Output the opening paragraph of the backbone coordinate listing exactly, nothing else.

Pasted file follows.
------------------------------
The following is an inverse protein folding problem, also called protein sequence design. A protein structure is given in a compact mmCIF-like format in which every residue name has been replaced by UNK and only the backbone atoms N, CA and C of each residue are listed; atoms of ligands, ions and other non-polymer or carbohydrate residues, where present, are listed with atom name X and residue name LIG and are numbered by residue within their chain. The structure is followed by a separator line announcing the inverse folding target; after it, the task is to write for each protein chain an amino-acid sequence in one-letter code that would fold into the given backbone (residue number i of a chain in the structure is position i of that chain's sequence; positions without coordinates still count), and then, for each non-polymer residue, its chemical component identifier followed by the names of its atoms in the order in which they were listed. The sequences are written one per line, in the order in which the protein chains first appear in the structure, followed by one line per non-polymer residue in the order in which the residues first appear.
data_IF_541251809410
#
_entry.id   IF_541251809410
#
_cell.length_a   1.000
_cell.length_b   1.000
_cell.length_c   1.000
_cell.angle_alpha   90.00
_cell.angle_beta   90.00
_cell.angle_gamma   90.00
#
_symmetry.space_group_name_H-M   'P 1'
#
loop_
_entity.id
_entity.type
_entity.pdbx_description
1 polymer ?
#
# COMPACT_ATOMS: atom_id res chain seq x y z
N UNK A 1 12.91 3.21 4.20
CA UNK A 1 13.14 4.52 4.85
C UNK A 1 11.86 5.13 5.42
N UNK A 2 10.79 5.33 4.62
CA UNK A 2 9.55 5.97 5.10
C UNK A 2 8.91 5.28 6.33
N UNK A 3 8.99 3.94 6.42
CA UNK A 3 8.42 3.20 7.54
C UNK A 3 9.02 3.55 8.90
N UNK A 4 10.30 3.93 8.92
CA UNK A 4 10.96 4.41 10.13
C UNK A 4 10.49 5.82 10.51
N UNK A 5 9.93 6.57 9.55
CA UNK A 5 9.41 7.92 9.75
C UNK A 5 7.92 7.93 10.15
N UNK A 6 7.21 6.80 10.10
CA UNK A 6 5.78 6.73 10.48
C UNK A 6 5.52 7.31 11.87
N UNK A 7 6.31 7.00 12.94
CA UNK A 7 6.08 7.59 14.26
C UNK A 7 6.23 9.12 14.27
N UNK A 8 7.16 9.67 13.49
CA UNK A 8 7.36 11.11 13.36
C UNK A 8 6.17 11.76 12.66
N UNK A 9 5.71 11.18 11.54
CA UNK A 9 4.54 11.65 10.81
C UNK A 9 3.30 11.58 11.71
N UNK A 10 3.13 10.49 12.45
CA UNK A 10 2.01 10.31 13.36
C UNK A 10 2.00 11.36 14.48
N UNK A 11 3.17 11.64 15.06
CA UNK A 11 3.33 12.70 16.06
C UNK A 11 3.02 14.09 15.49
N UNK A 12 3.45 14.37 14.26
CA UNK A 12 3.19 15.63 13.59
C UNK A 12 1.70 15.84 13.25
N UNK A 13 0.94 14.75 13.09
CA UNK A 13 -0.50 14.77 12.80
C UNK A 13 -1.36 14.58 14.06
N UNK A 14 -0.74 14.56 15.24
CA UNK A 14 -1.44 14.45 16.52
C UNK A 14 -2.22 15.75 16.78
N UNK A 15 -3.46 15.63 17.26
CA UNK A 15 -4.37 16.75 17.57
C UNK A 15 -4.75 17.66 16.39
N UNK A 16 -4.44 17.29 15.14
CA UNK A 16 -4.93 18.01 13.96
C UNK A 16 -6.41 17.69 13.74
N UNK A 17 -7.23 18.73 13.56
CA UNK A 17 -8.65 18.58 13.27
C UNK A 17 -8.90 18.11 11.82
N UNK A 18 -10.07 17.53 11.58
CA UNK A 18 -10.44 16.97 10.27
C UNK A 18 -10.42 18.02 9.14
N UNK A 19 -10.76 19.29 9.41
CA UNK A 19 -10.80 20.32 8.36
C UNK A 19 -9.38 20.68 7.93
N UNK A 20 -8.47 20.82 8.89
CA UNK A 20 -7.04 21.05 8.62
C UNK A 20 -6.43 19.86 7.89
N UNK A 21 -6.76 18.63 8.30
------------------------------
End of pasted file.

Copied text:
The following is an inverse protein folding problem, also called protein sequence design. A protein structure is given in a compact mmCIF-like format in which every residue name has been replaced by UNK and only the backbone atoms N, CA and C of each residue are listed; atoms of ligands, ions and other non-polymer or carbohydrate residues, where present, are listed with atom name X and residue name LIG and are numbered by residue within their chain. The structure is followed by a separator line announcing the inverse folding target; after it, the task is to write for each protein chain an amino-acid sequence in one-letter code that would fold into the given backbone (residue number i of a chain in the structure is position i of that chain's sequence; positions without coordinates still count), and then, for each non-polymer residue, its chemical component identifier followed by the names of its atoms in the order in which they were listed. The sequences are written one per line, in the order in which the protein chains first appear in the structure, followed by one line per non-polymer residue in the order in which the residues first appear.